To create their ThingLink, students will either use Google Street View to find images or take their own 360 photos of their town using the Ricoh Theta cameras we were able to purchase through grants from Donors Choose, CenturyLink and Innovative Education Colorado. After uploading their 360° image to ThingLink, students will create tags with primary source images of their town in different decades.  With the recent update to ThingLink students are now able to record their own audio. Students will create audio narration to include in their virtual tours. Creating their own project addresses additional writing and speaking standards.

In addition to the Common Core reading, writing, and speaking standards, this project also addressed the Colorado State Standards for History and 21st Century Skills and Readiness.

As a teacher, I love tools that I can use to create interactive lessons for students and also allow students to create their own content. ThingLink is one of my favorite tools for this type of thinking. I’ve used ThingLink with third grade students as they explore Colorado habitats and life zones and with fifth grade as students study the human body. ThingLink is amazing for helping students to explore time and place as they develop reading, writing, and speaking skills needed by Common Core Standards.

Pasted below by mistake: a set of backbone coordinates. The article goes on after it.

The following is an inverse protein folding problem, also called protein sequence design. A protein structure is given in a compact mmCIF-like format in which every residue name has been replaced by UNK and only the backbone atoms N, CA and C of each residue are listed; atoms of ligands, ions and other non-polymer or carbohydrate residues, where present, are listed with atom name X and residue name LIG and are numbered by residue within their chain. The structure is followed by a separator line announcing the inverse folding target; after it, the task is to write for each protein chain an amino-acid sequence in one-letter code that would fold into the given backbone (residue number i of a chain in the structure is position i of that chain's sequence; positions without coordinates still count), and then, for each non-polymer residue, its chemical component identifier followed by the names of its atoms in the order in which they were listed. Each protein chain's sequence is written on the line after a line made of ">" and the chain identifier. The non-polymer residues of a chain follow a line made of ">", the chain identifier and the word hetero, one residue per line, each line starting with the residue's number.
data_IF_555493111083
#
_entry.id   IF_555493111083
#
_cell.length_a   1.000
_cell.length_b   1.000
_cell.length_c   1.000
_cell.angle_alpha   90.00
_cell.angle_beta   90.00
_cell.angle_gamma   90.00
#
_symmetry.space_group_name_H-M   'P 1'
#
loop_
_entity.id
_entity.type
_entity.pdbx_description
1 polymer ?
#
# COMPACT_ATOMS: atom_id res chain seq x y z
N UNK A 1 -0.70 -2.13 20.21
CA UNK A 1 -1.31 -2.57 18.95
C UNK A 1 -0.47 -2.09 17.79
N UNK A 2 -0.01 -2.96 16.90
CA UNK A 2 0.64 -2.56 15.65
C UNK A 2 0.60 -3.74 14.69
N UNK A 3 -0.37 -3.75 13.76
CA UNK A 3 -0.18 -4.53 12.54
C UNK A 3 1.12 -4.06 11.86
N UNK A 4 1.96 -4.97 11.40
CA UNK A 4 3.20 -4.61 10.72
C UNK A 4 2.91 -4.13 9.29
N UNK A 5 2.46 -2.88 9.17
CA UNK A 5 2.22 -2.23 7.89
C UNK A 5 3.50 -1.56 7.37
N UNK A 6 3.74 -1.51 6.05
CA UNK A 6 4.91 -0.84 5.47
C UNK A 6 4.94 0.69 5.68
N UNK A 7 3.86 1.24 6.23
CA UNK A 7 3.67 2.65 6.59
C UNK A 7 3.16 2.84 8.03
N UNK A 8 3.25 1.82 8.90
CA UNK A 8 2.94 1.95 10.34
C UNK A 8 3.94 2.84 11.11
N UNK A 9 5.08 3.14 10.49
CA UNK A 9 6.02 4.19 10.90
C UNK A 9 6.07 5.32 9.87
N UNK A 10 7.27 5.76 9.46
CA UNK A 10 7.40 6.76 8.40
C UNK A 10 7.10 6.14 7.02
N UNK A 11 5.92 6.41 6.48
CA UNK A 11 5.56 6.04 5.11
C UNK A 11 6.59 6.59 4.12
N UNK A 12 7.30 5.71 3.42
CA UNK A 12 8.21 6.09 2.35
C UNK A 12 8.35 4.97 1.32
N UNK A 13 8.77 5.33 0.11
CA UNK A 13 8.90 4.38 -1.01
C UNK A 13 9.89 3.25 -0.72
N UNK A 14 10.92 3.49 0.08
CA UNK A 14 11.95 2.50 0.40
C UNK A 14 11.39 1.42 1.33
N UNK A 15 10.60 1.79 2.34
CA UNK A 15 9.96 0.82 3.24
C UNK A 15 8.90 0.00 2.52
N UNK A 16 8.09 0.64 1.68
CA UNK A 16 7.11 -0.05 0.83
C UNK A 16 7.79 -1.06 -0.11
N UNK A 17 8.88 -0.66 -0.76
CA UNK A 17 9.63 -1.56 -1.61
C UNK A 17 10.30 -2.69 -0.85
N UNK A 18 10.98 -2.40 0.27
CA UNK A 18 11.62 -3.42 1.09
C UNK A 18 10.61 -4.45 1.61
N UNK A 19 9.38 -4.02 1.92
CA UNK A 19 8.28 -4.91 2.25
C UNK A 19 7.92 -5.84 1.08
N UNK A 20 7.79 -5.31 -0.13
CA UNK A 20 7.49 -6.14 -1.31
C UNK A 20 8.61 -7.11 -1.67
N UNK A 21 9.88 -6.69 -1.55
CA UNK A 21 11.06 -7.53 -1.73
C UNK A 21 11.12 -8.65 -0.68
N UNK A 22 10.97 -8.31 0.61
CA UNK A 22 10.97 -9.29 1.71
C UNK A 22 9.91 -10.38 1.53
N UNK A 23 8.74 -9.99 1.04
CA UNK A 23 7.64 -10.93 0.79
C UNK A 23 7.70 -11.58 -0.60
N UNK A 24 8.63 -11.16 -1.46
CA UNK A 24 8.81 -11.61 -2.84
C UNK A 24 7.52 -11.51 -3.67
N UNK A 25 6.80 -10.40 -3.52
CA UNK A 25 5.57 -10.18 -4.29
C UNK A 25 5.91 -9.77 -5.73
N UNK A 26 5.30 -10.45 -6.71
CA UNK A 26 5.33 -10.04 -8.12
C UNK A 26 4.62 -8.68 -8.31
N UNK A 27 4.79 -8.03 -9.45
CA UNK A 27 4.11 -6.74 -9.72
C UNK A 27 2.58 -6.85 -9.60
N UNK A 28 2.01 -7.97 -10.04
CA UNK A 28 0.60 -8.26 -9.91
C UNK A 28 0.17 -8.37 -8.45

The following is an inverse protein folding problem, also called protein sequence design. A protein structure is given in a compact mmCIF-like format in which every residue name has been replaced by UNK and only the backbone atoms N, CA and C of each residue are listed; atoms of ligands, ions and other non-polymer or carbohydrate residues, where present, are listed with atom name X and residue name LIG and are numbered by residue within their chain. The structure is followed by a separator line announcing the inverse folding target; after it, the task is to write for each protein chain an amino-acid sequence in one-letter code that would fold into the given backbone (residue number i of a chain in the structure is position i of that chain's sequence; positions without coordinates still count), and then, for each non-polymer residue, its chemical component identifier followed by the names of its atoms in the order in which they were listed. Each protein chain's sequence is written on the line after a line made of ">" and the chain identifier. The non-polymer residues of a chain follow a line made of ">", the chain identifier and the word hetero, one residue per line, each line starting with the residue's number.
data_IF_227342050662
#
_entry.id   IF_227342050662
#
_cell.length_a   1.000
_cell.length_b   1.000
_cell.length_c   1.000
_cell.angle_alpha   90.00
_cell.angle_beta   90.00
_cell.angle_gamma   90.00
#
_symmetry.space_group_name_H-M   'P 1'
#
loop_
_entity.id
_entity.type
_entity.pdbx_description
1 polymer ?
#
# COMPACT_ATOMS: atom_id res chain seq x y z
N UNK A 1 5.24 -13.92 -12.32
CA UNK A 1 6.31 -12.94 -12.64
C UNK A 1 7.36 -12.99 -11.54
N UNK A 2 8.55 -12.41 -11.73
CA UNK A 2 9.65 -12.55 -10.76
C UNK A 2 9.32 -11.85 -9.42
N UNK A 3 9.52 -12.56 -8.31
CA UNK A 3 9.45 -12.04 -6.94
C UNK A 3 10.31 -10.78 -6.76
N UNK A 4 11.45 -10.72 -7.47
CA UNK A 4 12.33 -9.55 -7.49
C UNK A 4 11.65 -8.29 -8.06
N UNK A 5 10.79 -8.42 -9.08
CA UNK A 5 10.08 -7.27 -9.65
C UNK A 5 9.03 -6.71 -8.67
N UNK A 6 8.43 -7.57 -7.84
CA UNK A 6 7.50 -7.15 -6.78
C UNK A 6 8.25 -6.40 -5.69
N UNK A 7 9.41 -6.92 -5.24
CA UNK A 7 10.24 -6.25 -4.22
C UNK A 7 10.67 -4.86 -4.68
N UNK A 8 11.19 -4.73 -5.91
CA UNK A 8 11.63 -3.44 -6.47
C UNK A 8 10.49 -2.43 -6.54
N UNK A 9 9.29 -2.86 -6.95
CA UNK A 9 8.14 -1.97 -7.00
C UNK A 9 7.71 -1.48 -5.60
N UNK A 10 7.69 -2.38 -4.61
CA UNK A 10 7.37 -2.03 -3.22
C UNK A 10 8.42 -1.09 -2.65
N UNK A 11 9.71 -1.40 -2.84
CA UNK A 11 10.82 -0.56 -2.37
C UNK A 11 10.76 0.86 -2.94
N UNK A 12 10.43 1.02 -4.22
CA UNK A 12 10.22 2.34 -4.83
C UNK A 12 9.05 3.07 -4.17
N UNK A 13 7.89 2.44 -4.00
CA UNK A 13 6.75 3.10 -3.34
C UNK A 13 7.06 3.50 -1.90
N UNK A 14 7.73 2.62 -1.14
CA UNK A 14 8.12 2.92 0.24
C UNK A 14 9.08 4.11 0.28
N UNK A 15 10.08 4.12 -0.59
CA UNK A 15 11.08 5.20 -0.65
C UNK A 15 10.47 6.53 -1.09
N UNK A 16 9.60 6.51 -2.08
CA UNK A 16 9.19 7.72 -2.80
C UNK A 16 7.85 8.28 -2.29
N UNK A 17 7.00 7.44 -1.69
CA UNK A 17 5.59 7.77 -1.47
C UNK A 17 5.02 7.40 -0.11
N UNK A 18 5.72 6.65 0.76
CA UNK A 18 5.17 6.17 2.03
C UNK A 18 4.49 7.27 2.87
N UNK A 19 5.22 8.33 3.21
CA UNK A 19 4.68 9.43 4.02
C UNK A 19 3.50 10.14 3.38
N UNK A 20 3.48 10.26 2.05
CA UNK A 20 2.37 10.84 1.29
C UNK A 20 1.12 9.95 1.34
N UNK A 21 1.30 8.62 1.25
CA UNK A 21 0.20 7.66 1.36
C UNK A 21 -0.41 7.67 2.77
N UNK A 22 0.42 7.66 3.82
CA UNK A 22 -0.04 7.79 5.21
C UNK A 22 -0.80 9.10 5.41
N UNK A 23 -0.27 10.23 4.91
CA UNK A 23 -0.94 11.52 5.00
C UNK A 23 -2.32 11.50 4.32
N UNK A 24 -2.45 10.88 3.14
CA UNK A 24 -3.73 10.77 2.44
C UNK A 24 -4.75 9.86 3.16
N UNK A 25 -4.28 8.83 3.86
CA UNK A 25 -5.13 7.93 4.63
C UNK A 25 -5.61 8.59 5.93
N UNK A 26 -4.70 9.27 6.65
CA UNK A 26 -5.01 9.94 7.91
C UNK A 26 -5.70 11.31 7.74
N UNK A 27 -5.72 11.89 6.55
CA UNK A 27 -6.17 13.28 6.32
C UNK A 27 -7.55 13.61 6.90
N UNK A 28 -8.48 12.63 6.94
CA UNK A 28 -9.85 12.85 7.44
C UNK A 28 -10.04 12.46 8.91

About the Author

Michelle Eckstein, Elementary Technology Teacher | Peak to Peak Charter School, Lafayette, Colorado

michelle eckstein certified educator

Michelle Eckstein is a ThingLink Certified Educator and Elementary Technology Teacher at Peak to Peak Charter Schoo, in Lafayette, Colorado. She has been in teaching elementary schools for over 10 years and has a Masters in Gifted Education from the University of Connecticut and endorsements in elementary education, gifted education, and instructional technology.  Michelle loves seeing students authentically engaged when they are creating with technology.

You can connect with Michelle on:

 

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Immersive learning for higher education

The challenges and opportunities for new technology integration at a large college or university are different than at an elementary school. Schools are bigger, shared facilities are crowded, students are quick to learn new technologies on their own, and research plays a bigger role. After my recent visit to Clemson University, I started putting together a list of use cases and applications for immersive learning for higher education. This list is work in progress, so feel free to email comments or additional suggestions!

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Explore 360/VR Field Trips